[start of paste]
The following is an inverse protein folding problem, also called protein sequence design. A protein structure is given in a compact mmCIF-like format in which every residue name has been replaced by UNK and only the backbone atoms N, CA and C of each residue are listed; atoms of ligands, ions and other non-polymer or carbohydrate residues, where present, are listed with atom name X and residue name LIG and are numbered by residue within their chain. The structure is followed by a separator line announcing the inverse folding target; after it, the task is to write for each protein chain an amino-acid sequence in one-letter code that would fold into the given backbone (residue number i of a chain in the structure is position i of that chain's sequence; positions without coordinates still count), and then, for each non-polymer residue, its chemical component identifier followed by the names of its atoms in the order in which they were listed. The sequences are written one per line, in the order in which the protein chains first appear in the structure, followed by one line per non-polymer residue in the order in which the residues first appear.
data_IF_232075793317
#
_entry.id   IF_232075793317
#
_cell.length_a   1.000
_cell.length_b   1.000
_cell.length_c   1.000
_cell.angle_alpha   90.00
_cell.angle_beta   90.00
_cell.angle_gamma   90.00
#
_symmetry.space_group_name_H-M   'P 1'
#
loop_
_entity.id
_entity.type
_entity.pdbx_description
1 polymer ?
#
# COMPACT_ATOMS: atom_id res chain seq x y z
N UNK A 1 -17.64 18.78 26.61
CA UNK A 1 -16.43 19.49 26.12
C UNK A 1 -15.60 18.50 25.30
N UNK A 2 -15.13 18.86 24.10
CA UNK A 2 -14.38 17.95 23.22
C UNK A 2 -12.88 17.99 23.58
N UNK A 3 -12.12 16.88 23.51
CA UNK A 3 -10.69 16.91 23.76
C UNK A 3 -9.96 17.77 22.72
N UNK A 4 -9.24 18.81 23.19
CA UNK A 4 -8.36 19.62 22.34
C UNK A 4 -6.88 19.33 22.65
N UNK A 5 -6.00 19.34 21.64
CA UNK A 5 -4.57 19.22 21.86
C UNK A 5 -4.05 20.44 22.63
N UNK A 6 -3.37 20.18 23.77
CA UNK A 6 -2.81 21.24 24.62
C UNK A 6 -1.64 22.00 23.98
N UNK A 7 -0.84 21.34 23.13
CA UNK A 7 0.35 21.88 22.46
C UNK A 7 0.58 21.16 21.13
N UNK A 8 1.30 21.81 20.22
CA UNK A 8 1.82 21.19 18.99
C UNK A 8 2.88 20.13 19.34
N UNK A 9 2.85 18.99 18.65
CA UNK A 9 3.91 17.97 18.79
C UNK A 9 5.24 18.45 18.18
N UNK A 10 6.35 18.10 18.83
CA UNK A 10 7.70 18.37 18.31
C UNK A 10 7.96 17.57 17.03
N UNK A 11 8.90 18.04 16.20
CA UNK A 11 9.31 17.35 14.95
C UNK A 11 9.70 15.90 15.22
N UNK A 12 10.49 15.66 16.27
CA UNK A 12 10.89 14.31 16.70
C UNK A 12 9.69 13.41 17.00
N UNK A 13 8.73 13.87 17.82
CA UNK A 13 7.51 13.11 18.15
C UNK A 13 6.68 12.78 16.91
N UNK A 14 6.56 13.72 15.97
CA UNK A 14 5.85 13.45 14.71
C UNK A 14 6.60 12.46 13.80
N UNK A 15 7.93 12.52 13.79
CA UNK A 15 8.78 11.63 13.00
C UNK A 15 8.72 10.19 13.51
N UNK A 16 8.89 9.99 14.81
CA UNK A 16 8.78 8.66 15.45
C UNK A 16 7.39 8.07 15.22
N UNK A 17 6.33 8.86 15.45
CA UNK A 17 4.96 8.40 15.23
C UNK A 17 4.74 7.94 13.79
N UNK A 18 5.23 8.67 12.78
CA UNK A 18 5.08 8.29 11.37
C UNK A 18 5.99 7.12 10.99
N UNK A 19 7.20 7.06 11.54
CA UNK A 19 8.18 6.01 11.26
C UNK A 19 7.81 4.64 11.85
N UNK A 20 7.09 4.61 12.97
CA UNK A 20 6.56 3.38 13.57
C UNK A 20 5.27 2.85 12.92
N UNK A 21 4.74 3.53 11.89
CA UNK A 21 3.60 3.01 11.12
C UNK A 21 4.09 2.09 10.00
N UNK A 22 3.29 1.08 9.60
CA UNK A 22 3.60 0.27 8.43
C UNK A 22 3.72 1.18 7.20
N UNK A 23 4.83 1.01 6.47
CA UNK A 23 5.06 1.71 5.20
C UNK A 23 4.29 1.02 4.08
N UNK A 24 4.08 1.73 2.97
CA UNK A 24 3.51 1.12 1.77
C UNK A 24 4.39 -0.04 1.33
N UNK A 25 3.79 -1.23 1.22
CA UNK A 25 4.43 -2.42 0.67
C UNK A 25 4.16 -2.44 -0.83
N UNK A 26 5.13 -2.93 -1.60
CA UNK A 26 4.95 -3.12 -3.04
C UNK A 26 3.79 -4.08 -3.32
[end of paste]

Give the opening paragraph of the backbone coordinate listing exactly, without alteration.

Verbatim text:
The following is an inverse protein folding problem, also called protein sequence design. A protein structure is given in a compact mmCIF-like format in which every residue name has been replaced by UNK and only the backbone atoms N, CA and C of each residue are listed; atoms of ligands, ions and other non-polymer or carbohydrate residues, where present, are listed with atom name X and residue name LIG and are numbered by residue within their chain. The structure is followed by a separator line announcing the inverse folding target; after it, the task is to write for each protein chain an amino-acid sequence in one-letter code that would fold into the given backbone (residue number i of a chain in the structure is position i of that chain's sequence; positions without coordinates still count), and then, for each non-polymer residue, its chemical component identifier followed by the names of its atoms in the order in which they were listed. The sequences are written one per line, in the order in which the protein chains first appear in the structure, followed by one line per non-polymer residue in the order in which the residues first appear.